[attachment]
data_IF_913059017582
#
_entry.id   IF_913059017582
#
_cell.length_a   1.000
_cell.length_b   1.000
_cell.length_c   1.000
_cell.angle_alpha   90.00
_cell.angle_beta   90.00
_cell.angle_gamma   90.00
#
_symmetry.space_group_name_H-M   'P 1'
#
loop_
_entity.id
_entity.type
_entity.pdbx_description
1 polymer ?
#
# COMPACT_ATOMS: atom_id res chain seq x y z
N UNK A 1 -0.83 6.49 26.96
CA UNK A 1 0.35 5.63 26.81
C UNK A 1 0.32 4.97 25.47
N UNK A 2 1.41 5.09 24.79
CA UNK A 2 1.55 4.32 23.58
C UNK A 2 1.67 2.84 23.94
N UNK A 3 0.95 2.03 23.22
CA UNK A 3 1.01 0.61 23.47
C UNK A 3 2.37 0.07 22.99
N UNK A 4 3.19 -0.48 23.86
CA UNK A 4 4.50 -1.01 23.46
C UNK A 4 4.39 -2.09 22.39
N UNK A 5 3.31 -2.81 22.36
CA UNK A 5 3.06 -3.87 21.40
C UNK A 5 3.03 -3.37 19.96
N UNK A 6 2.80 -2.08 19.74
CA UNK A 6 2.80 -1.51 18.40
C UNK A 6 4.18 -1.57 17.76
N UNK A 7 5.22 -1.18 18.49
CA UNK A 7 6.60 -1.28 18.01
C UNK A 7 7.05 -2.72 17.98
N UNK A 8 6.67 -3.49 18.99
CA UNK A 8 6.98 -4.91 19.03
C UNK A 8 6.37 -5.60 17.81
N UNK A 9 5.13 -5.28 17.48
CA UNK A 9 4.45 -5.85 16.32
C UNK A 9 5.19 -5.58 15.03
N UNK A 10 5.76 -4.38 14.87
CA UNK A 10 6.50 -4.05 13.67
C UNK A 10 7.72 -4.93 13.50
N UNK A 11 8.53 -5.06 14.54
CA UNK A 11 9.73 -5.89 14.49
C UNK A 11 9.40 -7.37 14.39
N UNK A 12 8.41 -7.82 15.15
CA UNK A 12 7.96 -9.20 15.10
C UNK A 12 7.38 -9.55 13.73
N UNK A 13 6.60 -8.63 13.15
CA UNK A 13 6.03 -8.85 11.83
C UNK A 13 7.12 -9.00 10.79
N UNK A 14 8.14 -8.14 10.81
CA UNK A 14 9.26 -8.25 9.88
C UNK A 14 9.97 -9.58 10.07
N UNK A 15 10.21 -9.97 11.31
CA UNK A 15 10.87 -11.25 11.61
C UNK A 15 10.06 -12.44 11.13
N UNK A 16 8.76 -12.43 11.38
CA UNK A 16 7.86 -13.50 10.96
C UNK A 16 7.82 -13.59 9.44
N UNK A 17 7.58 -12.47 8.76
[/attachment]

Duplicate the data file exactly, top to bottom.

data_IF_913059017582
#
_entry.id   IF_913059017582
#
_cell.length_a   1.000
_cell.length_b   1.000
_cell.length_c   1.000
_cell.angle_alpha   90.00
_cell.angle_beta   90.00
_cell.angle_gamma   90.00
#
_symmetry.space_group_name_H-M   'P 1'
#
loop_
_entity.id
_entity.type
_entity.pdbx_description
1 polymer ?
#
# COMPACT_ATOMS: atom_id res chain seq x y z
N UNK A 1 -0.83 6.49 26.96
CA UNK A 1 0.35 5.63 26.81
C UNK A 1 0.32 4.97 25.47
N UNK A 2 1.41 5.09 24.79
CA UNK A 2 1.55 4.32 23.58
C UNK A 2 1.67 2.84 23.94
N UNK A 3 0.95 2.03 23.22
CA UNK A 3 1.01 0.61 23.47
C UNK A 3 2.37 0.07 22.99
N UNK A 4 3.19 -0.48 23.86
CA UNK A 4 4.50 -1.01 23.46
C UNK A 4 4.39 -2.09 22.39
N UNK A 5 3.31 -2.81 22.36
CA UNK A 5 3.06 -3.87 21.40
C UNK A 5 3.03 -3.37 19.96
N UNK A 6 2.80 -2.08 19.74
CA UNK A 6 2.80 -1.51 18.40
C UNK A 6 4.18 -1.57 17.76
N UNK A 7 5.22 -1.18 18.49
CA UNK A 7 6.60 -1.28 18.01
C UNK A 7 7.05 -2.72 17.98
N UNK A 8 6.67 -3.49 18.99
CA UNK A 8 6.98 -4.91 19.03
C UNK A 8 6.37 -5.60 17.81
N UNK A 9 5.13 -5.28 17.48
CA UNK A 9 4.45 -5.85 16.32
C UNK A 9 5.19 -5.58 15.03
N UNK A 10 5.76 -4.38 14.87
CA UNK A 10 6.50 -4.05 13.67
C UNK A 10 7.72 -4.93 13.50
N UNK A 11 8.53 -5.06 14.54
CA UNK A 11 9.73 -5.89 14.49
C UNK A 11 9.40 -7.37 14.39
N UNK A 12 8.41 -7.82 15.15
CA UNK A 12 7.96 -9.20 15.10
C UNK A 12 7.38 -9.55 13.73
N UNK A 13 6.60 -8.63 13.15
CA UNK A 13 6.03 -8.85 11.83
C UNK A 13 7.12 -9.00 10.79
N UNK A 14 8.14 -8.14 10.81
CA UNK A 14 9.26 -8.25 9.88
C UNK A 14 9.97 -9.58 10.07
N UNK A 15 10.21 -9.97 11.31
CA UNK A 15 10.87 -11.25 11.61
C UNK A 15 10.06 -12.44 11.13
N UNK A 16 8.76 -12.43 11.38
CA UNK A 16 7.86 -13.50 10.96
C UNK A 16 7.82 -13.59 9.44
N UNK A 17 7.58 -12.47 8.76